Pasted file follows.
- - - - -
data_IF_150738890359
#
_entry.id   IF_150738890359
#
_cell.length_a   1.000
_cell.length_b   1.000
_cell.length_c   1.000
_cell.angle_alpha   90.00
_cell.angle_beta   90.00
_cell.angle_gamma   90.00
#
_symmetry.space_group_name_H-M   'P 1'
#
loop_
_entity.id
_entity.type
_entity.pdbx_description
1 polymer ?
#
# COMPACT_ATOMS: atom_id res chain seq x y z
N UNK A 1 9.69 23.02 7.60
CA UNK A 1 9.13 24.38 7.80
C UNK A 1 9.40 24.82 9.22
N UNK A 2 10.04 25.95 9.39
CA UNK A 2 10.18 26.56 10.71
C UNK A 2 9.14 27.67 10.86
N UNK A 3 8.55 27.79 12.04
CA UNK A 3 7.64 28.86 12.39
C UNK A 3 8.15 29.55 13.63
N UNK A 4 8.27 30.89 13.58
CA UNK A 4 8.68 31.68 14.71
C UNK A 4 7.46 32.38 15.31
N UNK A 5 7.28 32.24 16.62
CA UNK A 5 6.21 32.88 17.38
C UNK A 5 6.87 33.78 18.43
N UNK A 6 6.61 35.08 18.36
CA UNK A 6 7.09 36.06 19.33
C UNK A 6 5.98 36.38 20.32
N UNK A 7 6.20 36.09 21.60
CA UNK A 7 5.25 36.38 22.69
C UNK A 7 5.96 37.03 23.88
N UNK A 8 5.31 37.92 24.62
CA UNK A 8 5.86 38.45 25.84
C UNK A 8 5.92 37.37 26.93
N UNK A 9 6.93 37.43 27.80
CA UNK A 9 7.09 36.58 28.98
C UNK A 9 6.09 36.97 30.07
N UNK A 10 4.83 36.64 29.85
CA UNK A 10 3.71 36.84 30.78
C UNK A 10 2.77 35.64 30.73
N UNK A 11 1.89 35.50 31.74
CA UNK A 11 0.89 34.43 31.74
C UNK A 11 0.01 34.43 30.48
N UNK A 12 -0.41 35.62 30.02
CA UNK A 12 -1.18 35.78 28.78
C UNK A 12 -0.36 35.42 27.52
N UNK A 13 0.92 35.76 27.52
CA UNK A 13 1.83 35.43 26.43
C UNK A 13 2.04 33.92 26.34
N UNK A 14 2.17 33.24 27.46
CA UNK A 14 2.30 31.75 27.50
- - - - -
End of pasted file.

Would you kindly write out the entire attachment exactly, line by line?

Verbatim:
data_IF_150738890359
#
_entry.id   IF_150738890359
#
_cell.length_a   1.000
_cell.length_b   1.000
_cell.length_c   1.000
_cell.angle_alpha   90.00
_cell.angle_beta   90.00
_cell.angle_gamma   90.00
#
_symmetry.space_group_name_H-M   'P 1'
#
loop_
_entity.id
_entity.type
_entity.pdbx_description
1 polymer ?
#
# COMPACT_ATOMS: atom_id res chain seq x y z
N UNK A 1 9.69 23.02 7.60
CA UNK A 1 9.13 24.38 7.80
C UNK A 1 9.40 24.82 9.22
N UNK A 2 10.04 25.95 9.39
CA UNK A 2 10.18 26.56 10.71
C UNK A 2 9.14 27.67 10.86
N UNK A 3 8.55 27.79 12.04
CA UNK A 3 7.64 28.86 12.39
C UNK A 3 8.15 29.55 13.63
N UNK A 4 8.27 30.89 13.58
CA UNK A 4 8.68 31.68 14.71
C UNK A 4 7.46 32.38 15.31
N UNK A 5 7.28 32.24 16.62
CA UNK A 5 6.21 32.88 17.38
C UNK A 5 6.87 33.78 18.43
N UNK A 6 6.61 35.08 18.36
CA UNK A 6 7.09 36.06 19.33
C UNK A 6 5.98 36.38 20.32
N UNK A 7 6.20 36.09 21.60
CA UNK A 7 5.25 36.38 22.69
C UNK A 7 5.96 37.03 23.88
N UNK A 8 5.31 37.92 24.62
CA UNK A 8 5.86 38.45 25.84
C UNK A 8 5.92 37.37 26.93
N UNK A 9 6.93 37.43 27.80
CA UNK A 9 7.09 36.58 28.98
C UNK A 9 6.09 36.97 30.07
N UNK A 10 4.83 36.64 29.85
CA UNK A 10 3.71 36.84 30.78
C UNK A 10 2.77 35.64 30.73
N UNK A 11 1.89 35.50 31.74
CA UNK A 11 0.89 34.43 31.74
C UNK A 11 0.01 34.43 30.48
N UNK A 12 -0.41 35.62 30.02
CA UNK A 12 -1.18 35.78 28.78
C UNK A 12 -0.36 35.42 27.52
N UNK A 13 0.92 35.76 27.52
CA UNK A 13 1.83 35.43 26.43
C UNK A 13 2.04 33.92 26.34
N UNK A 14 2.17 33.24 27.46
CA UNK A 14 2.30 31.75 27.50